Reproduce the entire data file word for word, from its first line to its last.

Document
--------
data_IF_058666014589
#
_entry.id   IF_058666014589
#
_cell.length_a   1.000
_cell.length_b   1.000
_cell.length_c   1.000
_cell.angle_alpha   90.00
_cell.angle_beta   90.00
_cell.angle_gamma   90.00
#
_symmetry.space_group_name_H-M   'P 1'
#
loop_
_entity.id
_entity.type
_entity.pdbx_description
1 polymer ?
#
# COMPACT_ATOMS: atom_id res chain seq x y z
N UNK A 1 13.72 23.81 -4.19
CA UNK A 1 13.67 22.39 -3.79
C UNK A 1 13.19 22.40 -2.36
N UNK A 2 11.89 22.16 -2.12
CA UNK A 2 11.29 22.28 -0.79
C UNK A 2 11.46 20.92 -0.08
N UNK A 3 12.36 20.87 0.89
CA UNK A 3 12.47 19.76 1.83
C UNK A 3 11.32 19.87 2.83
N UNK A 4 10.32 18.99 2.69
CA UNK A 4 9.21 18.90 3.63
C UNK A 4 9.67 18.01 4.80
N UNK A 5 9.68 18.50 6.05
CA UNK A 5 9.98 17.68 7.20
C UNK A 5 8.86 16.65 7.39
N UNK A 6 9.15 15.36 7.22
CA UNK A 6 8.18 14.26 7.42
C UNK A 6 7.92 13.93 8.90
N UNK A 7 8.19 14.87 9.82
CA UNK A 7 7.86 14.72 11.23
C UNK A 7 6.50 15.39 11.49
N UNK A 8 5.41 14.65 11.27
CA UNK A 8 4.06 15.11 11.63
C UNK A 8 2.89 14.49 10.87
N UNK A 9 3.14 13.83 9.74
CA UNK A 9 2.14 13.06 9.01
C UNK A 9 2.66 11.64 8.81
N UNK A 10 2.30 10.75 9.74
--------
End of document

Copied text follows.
data_IF_058666014589
#
_entry.id   IF_058666014589
#
_cell.length_a   1.000
_cell.length_b   1.000
_cell.length_c   1.000
_cell.angle_alpha   90.00
_cell.angle_beta   90.00
_cell.angle_gamma   90.00
#
_symmetry.space_group_name_H-M   'P 1'
#
loop_
_entity.id
_entity.type
_entity.pdbx_description
1 polymer ?
#
# COMPACT_ATOMS: atom_id res chain seq x y z
N UNK A 1 13.72 23.81 -4.19
CA UNK A 1 13.67 22.39 -3.79
C UNK A 1 13.19 22.40 -2.36
N UNK A 2 11.89 22.16 -2.12
CA UNK A 2 11.29 22.28 -0.79
C UNK A 2 11.46 20.92 -0.08
N UNK A 3 12.36 20.87 0.89
CA UNK A 3 12.47 19.76 1.83
C UNK A 3 11.32 19.87 2.83
N UNK A 4 10.32 18.99 2.69
CA UNK A 4 9.21 18.90 3.63
C UNK A 4 9.67 18.01 4.80
N UNK A 5 9.68 18.50 6.05
CA UNK A 5 9.98 17.68 7.20
C UNK A 5 8.86 16.65 7.39
N UNK A 6 9.15 15.36 7.22
CA UNK A 6 8.18 14.26 7.42
C UNK A 6 7.92 13.93 8.90
N UNK A 7 8.19 14.87 9.82
CA UNK A 7 7.86 14.72 11.23
C UNK A 7 6.50 15.39 11.49
N UNK A 8 5.41 14.65 11.27
CA UNK A 8 4.06 15.11 11.63
C UNK A 8 2.89 14.49 10.87
N UNK A 9 3.14 13.83 9.74
CA UNK A 9 2.14 13.06 9.01
C UNK A 9 2.66 11.64 8.81
N UNK A 10 2.30 10.75 9.74